I started my career working on brands such as Procter & Gamble, Dockers & Cartier. I pulled competitive reports, I negotiated press, I planned TV. I then became fascinated with this emerging medium known as online and I never looked back. When our fresh faced few grads ask why I got the break I did, they are surprised when I tell them that it wasn’t because I got in to digital early. It’s because I was able to talk both languages and have always been most passionate about seamlessly connected communications.

Media is wallpaper unless it stands out. It’s nothing without the right message, just the place where a forgettable ad appeared or perhaps worse, best remembered as a dusty voucher copy in the agency basement. The right message and right media are also nothing without a clear purpose and a destination, which provides something of value. Improving awareness or consideration is a pointless exercise unless it changes purchase behaviour. Measuring the cost per acquisition of a campaign is equally flawed if you are only basing it on the final action a punter conducts.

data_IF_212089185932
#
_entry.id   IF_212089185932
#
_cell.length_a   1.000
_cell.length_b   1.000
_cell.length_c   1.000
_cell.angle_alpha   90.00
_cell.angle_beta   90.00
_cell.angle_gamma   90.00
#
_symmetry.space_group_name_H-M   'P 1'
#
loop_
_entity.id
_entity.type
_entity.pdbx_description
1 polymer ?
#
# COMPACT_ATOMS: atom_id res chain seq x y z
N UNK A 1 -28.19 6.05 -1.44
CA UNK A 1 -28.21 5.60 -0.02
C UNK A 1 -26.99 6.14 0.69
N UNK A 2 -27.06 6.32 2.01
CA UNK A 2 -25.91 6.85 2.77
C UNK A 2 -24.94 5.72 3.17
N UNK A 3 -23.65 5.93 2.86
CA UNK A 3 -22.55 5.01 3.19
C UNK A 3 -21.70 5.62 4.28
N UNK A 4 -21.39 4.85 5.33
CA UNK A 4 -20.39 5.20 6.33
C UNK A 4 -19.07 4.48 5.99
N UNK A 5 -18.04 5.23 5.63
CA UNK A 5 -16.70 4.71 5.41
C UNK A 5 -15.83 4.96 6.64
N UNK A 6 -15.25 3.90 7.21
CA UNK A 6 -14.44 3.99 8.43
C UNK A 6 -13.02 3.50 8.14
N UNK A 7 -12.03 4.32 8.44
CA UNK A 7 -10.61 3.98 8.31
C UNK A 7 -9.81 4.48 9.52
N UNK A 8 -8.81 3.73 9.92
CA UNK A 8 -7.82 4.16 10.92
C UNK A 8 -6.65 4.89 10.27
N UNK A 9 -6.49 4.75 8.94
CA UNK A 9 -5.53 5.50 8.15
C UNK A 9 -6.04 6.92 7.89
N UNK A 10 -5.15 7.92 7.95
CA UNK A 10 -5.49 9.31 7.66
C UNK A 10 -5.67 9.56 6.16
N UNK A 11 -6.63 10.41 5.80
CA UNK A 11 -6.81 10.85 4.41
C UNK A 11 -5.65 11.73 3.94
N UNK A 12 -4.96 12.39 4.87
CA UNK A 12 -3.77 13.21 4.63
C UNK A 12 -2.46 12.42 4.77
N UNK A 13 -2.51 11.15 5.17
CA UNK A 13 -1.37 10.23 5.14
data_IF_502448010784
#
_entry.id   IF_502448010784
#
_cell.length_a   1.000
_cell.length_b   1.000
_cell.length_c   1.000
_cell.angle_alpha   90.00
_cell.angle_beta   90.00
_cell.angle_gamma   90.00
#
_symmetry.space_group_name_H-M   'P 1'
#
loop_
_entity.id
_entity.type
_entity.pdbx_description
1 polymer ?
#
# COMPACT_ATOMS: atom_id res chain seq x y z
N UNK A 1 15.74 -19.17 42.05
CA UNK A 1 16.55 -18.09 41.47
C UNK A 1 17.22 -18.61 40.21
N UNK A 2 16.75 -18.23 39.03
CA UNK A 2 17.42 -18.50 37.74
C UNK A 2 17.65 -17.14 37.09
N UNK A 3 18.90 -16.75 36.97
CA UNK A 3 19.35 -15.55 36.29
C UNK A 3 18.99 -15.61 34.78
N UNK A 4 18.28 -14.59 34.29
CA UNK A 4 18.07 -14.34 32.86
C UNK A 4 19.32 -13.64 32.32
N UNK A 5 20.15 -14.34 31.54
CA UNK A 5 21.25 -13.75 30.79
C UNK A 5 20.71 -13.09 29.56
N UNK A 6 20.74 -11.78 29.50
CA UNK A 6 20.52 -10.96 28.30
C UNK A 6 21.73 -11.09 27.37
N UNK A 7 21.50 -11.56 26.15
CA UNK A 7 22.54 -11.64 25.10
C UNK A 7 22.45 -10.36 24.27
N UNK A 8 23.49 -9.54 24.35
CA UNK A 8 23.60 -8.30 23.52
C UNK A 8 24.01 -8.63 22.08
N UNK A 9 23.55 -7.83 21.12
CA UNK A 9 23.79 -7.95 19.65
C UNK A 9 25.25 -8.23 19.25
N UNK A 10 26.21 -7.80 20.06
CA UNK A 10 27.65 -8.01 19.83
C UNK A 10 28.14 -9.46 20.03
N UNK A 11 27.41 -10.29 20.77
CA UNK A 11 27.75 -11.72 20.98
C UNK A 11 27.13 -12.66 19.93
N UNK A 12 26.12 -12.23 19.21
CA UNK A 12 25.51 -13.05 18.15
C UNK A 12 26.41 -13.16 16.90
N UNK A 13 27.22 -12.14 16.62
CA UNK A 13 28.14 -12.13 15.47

In my humble opinion, what we do is actually pretty simple and ultimately defined by the people we seek to target. These people are normal people like you and I; if they notice an ad and react to it, it’s something that takes up seconds (or if we are lucky) minutes of their day, not hours. (would be nice if someone could tell certain creative agencies that when they are busy writing War & Peace outdoor copy.) ‘Target audiences’ react in simple ways, they are busy, cynical and like you and I, they react best to things that make their lives richer or easier.

For this reason, any media planner would do well to remember the following: